It is summer where I live.
As I sit at my desk I'm surrounded by reminders. Behind me cats are shedding and seeking cool tile for sleeping. My love taps on his computer only when necessary and heads outdoors (shirtless when I'm lucky!) to take care of the pool, dig up dirt & reorganize landscaping, climb ladders & fix stuff winter broke. Out the widow ahead of me I see a river teaming with life. People kayak and canoe, birds hop and fly, fish splash, green growth floats past lazily. On the path and sidewalk people skate, walk, bike, roll, and enjoy all manner of interesting seasonal transportation.
Everyone is dressed in the summer attire most comfortable to them.
The weather is hot and humid. Some of us respond by wearing as little as possible, some of us respond by wearing light fabrics over most of our bodies, some of us respond by sweating in sweaters and feeling perfectly good about it.
I like it all.
When I was a young girl growing up in Ontario, Canada I rarely wore clothes that allowed skin to show. Long pants, long sleeves, long bulky sweaters were more comfortable to me than shorts and Ts in summer because shorts and Ts showed parts of me I was uncomfortable having seen. I wore t-shirts, yes, but always with a sweater or flannel wrapped around my waist as a safety net. When I went through my phase of wearing skirts and heels I did so wearing panty hose to cover my skin. My blouses were most often sleeved. Regardless of the weather, that was what I felt comfortable wearing.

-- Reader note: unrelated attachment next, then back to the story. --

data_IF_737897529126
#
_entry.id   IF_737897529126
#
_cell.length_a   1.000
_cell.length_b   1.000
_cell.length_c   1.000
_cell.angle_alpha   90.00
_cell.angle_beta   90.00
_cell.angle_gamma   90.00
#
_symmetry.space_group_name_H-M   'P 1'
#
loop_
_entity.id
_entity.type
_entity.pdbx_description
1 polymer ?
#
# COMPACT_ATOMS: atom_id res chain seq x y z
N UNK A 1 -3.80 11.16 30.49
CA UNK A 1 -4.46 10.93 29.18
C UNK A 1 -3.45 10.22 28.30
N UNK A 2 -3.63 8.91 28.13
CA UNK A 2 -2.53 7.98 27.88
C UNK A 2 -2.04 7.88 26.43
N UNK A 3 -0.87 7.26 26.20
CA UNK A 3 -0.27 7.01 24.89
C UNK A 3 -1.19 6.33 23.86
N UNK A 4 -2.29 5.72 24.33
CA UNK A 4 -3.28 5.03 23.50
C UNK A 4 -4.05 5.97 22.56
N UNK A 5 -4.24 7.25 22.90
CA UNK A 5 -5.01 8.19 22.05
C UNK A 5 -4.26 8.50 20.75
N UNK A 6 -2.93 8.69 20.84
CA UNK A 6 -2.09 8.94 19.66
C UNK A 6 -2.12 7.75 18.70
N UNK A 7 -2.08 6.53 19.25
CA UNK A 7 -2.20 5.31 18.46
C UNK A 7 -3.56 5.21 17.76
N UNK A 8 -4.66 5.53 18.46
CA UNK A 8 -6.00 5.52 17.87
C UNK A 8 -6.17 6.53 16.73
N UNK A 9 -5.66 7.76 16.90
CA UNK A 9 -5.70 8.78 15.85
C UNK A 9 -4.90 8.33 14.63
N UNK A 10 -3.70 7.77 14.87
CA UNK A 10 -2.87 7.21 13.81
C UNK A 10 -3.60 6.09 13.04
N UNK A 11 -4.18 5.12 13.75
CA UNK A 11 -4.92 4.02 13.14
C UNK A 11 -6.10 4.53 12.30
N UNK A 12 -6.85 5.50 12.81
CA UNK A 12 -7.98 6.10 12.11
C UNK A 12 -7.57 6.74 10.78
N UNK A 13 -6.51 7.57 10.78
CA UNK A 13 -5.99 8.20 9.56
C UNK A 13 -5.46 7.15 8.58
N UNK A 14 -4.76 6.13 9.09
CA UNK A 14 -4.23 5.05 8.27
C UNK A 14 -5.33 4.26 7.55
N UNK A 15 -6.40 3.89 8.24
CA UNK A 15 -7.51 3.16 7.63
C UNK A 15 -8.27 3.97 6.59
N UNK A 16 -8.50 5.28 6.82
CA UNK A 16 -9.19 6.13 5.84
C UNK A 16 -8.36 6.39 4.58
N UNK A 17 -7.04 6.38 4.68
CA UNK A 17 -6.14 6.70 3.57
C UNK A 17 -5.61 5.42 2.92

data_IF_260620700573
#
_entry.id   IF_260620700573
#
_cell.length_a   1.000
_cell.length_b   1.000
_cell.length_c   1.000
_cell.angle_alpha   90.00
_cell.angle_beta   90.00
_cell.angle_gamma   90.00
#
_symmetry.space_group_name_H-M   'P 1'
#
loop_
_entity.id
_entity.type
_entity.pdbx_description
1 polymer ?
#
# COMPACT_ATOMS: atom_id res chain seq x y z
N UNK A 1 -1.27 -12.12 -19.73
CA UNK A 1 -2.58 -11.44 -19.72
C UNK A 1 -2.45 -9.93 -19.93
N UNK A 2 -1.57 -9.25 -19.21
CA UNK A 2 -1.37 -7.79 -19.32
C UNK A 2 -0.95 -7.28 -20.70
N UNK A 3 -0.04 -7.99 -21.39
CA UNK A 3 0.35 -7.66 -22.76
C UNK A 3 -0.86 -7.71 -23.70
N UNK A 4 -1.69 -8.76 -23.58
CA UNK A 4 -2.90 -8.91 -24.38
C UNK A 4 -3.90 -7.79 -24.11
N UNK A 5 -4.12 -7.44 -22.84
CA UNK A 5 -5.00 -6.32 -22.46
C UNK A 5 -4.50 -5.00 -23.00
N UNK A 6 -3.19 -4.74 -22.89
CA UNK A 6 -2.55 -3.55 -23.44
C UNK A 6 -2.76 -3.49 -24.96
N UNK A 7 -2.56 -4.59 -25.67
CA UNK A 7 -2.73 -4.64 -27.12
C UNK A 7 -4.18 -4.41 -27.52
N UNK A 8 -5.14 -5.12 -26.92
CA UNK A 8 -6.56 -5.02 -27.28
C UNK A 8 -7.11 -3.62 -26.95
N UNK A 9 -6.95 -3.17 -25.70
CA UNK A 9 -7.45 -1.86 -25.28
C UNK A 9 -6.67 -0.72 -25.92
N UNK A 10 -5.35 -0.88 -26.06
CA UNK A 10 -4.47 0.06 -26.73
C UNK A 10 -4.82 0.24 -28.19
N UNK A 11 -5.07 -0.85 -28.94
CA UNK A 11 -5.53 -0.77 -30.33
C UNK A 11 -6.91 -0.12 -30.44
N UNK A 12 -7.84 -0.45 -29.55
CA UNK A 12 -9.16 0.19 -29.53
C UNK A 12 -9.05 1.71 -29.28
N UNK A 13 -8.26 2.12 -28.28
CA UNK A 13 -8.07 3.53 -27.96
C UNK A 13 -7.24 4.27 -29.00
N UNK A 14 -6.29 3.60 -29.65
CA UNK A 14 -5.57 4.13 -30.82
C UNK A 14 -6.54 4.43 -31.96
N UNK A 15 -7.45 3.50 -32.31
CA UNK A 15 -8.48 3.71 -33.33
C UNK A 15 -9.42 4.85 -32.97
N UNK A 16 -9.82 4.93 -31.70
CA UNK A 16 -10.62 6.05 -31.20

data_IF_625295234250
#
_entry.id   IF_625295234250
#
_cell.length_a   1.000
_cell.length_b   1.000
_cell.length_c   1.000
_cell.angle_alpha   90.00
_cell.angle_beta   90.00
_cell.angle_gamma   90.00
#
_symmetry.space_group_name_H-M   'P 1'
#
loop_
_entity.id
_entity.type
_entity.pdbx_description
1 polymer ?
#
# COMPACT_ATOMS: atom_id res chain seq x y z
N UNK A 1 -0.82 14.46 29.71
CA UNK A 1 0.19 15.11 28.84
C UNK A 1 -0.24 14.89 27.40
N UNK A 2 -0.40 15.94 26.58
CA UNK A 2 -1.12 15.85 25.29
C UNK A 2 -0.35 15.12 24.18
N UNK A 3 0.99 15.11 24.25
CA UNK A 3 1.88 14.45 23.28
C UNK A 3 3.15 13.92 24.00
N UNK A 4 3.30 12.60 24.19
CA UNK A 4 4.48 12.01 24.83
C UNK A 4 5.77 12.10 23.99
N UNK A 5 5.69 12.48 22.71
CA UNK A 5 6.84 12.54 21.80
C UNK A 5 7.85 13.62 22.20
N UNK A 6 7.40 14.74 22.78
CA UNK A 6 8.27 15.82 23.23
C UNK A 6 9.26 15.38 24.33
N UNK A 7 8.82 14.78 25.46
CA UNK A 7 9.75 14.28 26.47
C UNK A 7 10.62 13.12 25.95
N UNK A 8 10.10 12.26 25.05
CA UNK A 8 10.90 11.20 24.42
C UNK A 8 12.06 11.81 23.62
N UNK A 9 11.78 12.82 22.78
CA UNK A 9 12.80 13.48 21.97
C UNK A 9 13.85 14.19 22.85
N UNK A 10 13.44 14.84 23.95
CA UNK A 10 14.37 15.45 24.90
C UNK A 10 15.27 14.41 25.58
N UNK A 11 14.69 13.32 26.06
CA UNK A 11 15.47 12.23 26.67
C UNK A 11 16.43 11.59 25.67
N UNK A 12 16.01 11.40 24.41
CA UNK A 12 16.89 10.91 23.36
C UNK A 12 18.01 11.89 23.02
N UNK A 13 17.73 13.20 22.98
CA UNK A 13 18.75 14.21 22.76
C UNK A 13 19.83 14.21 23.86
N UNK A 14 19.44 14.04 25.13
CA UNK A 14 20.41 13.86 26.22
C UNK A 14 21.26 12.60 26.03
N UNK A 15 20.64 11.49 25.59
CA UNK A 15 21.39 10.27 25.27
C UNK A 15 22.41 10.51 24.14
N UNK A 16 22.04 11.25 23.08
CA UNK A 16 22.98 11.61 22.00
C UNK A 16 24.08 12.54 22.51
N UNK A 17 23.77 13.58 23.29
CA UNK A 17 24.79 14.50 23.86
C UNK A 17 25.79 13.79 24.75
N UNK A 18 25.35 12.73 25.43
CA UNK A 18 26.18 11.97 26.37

Then, I moved to Texas. I had two small children at the time. Little people who would climb all over me, need hugs and holding, need lap sitting and sleep snuggling. The heat in Texas nearly made me mad, and I started to dislike myself as a mom when every time one of my boys wanted to hug me I instinctively pushed them away because it was too hot to handle more things on me. More things touching me. So, I decided to be comfortable wearing t-shirts and shorts. Once that was comfortable suddenly I wanted less. Tinier shirts, shorter shorts. The smaller amount of clothes the better. Any itty bitty breeze that existed I wanted to feel as much of as possible. I wasn't any more comfortable with the look of my skin but I was far more comfortable exposing it in order to feel not so dang hot. After a while, I forgot to be uncomfortable with the look of my skin.